4. The Precursor of Contemporary Expressionist Art in Iraq
© Saad Al-Jadir 2011
The Iraqi artist and art critique Shawkat Al-Rubai’ wrote: "The paintings of Al-Jadir present a deep analysis of the environment and a close depiction of the social reality. It is an outstanding blending of simplicity and reality, between synthesis and clarity."
The Iraqi art critique Farouq Yussuf explains that Al-Jadir’s work was simple in its nature, built of few lines, which, sometimes matching, some times breaking, and inclinations other times, they create a vast universe that triggers in the viewer surprise and astonishment as if it were a virtual world.
Al-Jadir, in A’dil Kamil’s words, was the founder and one of the pioneering figures of Arab and Iraqi art since the 1940s.
His student, artist Hosni Abou Al-Ma’aly said that Al-Jadir did not have in his life time a chance to enjoy the golden glory of his artistic achievements, but the real glory is, doubtless in his own art works, which like gold, is imperishable and everlasting.
Artist Mahoud Ahmed, one of his students, wrote that Al-Jadir represented one of the pioneers of our art movement; he is indeed its spiritual father, by virtue of the precious contribution he made to lay down its foundational structure and the flow of his heartful and spiritual support.
Regarding an exhibition Al-Jadir held in Riyadh, Saudi Arabia in 1969, Shakir Hassan Al-Sa’eed pointed out that every painting in the exhibition seemed local in the reality of its depicted subject, yet it remained a universal heritage, carrying stamps of the modern age with a flow of a spiritual mystery peculiar to the orient. The realistic attempts go beyond the natural and reach out to the human.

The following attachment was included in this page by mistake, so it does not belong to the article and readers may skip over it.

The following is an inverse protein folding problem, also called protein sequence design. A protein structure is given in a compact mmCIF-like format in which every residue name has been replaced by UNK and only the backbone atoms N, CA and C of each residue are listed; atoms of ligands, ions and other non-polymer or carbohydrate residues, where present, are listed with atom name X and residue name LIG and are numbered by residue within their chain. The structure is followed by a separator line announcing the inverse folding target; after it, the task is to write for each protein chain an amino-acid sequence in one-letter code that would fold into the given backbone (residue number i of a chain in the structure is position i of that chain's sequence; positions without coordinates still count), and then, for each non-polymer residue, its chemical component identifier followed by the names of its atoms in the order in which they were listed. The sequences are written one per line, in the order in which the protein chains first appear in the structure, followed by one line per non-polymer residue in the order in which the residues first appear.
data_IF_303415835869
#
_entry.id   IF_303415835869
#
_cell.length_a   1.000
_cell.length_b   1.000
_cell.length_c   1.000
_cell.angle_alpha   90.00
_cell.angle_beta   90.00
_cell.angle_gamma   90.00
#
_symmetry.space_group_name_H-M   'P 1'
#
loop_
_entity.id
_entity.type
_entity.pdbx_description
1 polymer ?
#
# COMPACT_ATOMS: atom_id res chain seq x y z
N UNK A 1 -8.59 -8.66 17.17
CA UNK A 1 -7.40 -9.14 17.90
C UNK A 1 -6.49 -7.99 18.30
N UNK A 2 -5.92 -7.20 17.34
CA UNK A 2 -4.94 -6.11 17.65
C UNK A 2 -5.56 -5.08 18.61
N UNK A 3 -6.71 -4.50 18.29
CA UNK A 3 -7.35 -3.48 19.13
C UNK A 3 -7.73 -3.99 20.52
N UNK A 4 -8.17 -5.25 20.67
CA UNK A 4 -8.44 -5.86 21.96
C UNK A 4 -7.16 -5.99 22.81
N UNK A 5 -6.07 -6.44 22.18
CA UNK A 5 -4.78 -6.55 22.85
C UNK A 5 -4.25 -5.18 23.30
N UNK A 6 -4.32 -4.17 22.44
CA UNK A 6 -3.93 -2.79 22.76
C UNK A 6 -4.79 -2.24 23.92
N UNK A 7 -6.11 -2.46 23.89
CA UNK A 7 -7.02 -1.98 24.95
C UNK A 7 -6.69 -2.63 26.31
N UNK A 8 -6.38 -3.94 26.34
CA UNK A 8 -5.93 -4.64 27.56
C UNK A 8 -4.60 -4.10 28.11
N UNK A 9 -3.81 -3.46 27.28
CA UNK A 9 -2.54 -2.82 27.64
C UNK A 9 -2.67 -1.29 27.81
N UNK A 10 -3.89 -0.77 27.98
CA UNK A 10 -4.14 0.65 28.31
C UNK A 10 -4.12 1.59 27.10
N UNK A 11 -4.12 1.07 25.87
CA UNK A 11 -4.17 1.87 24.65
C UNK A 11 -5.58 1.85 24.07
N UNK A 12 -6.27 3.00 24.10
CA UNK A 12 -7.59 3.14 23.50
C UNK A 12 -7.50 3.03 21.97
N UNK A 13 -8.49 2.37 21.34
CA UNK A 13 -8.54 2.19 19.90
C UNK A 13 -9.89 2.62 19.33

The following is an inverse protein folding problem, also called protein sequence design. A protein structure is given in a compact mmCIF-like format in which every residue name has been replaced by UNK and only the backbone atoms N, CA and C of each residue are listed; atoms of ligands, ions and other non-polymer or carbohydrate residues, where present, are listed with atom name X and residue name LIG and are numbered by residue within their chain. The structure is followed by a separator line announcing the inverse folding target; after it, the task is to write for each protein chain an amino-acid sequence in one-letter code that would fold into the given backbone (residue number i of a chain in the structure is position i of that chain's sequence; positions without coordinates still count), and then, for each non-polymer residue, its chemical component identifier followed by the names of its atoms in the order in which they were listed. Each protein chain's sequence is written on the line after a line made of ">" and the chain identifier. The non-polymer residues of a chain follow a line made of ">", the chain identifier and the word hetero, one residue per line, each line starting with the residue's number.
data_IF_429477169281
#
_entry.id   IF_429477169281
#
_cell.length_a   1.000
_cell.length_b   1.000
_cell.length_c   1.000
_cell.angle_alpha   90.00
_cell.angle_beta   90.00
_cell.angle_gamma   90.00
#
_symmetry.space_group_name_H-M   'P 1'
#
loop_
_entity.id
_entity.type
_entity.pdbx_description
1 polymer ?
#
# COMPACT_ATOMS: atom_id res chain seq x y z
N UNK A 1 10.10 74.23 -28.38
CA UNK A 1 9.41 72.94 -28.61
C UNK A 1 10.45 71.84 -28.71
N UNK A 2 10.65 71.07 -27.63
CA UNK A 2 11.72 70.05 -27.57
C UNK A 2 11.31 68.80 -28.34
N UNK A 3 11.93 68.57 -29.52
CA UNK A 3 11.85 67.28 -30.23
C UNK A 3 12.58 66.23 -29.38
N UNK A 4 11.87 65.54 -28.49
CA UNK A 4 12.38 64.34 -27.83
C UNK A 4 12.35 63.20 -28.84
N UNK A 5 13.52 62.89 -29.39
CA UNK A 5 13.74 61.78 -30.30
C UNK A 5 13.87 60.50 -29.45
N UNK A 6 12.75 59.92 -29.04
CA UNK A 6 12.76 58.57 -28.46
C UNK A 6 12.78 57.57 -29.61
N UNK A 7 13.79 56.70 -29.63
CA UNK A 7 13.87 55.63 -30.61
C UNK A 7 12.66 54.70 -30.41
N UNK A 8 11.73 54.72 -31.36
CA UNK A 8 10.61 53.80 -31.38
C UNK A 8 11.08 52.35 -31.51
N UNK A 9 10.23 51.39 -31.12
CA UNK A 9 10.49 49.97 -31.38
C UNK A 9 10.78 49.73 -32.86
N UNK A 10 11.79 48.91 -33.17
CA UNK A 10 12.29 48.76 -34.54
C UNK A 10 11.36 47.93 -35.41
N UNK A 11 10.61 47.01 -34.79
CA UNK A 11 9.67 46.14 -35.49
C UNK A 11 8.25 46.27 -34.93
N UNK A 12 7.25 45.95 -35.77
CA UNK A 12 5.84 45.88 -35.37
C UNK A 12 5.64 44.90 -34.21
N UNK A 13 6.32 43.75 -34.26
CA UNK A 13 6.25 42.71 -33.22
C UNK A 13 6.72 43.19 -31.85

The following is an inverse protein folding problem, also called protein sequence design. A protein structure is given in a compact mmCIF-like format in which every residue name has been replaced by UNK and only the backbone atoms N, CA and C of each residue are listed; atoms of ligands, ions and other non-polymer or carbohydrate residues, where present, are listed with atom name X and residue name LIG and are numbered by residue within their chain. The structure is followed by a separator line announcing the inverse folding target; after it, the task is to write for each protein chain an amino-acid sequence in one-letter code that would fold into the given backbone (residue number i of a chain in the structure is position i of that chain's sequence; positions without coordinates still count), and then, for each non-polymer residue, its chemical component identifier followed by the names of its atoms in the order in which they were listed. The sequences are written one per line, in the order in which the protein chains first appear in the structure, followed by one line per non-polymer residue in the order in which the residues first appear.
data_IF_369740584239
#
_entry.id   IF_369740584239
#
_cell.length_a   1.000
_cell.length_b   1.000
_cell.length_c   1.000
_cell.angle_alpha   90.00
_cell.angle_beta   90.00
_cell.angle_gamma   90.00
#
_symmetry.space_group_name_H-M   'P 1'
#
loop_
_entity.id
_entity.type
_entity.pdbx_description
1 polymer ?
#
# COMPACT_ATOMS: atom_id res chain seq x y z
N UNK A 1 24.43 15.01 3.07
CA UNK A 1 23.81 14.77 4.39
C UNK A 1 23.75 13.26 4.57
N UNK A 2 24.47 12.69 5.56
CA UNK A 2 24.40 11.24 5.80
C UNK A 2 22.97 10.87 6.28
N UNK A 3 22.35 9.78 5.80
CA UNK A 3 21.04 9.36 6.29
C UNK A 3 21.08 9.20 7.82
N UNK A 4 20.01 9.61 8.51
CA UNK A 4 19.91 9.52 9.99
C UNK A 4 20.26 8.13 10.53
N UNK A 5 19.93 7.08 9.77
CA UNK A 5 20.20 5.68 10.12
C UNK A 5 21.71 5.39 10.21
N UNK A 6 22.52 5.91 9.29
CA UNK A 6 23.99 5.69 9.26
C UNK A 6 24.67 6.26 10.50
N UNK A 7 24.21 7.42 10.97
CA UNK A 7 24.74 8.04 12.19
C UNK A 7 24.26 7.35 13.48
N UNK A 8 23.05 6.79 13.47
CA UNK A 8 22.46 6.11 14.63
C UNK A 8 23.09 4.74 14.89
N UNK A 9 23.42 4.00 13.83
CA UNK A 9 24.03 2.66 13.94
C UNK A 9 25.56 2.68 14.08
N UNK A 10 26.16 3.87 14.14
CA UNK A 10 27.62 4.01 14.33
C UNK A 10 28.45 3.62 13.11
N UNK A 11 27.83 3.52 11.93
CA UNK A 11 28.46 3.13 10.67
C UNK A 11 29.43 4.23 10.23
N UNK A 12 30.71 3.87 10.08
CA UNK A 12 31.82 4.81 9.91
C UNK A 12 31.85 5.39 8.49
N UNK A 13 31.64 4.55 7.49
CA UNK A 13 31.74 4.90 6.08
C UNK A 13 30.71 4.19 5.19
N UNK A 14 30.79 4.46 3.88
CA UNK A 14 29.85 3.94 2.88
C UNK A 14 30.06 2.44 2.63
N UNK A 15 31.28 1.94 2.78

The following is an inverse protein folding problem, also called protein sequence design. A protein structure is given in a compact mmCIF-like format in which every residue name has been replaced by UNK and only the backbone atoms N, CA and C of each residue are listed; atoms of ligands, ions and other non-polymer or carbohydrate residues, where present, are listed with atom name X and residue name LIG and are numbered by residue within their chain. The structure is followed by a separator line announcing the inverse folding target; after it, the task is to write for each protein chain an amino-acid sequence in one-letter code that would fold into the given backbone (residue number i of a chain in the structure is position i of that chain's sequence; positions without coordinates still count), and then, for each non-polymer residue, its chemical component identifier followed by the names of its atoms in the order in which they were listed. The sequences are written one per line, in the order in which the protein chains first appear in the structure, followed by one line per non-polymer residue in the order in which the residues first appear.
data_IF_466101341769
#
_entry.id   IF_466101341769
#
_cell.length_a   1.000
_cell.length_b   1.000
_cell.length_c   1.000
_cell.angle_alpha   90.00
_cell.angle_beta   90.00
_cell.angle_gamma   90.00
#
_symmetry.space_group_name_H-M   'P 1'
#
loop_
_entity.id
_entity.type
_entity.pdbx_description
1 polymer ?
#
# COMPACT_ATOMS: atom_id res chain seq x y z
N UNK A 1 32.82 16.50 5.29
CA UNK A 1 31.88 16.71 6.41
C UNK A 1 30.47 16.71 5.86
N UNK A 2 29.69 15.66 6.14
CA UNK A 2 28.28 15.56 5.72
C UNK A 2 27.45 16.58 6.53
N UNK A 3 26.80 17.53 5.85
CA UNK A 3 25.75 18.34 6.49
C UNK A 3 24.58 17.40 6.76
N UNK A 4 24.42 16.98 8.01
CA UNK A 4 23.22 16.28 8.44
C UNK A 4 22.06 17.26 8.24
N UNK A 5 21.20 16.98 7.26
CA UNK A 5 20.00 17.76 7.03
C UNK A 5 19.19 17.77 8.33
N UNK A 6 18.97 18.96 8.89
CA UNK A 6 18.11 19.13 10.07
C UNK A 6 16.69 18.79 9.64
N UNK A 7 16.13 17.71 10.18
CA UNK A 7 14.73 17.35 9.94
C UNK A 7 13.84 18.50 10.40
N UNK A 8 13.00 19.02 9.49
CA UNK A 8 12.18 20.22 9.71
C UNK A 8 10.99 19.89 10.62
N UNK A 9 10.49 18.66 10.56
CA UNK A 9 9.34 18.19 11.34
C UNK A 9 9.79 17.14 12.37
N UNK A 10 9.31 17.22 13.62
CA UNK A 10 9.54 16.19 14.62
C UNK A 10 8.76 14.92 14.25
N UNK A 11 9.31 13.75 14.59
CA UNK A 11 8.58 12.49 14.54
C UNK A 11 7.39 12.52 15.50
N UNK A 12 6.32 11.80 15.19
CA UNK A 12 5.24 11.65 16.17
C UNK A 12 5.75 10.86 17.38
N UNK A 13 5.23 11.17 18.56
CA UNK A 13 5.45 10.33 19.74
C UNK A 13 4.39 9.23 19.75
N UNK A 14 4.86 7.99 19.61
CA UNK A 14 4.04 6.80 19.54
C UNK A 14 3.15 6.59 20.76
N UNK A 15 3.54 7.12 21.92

About one of his exhibitions in Morocco, that of 1983, academician and the Minister of Culture, Sa’eed Belbasheer, said that one could clearly perceive the artistic and social commitment in the art work of Al-Jadir, who illustrated aspects of Moroccan social life in bright colors and articulate harmony and skillfulness.
Here are some opinions from the readers of articles written about Khalid Al-Jadir’s work:
Salma Al-Mousawi states that, “Al-Jadir is really an artist who painted history with letters of sunlight.” While Hiba Haider said “he is a great landmark to inspire future generations.” On the other hand Leena Younis expounds that, “he is a very special artist that the Iraqi and Arab world are proud of. He left a treasure of art works for all of us and for the coming generation to learn from and mediate with.” As to Mohsen Balasim, he argues that, “it might be true that Iraq lost Khalid Al-Jadir, but it has inherited the invaluable legacy that he left, which will certainly serve as a guiding light for future Iraqi generations.” While Basma Hanna wrote, “You allowed us, the Assyrians, some place in your art, because some day you visited our villages and painted them. We bow in awe in front of your memory.”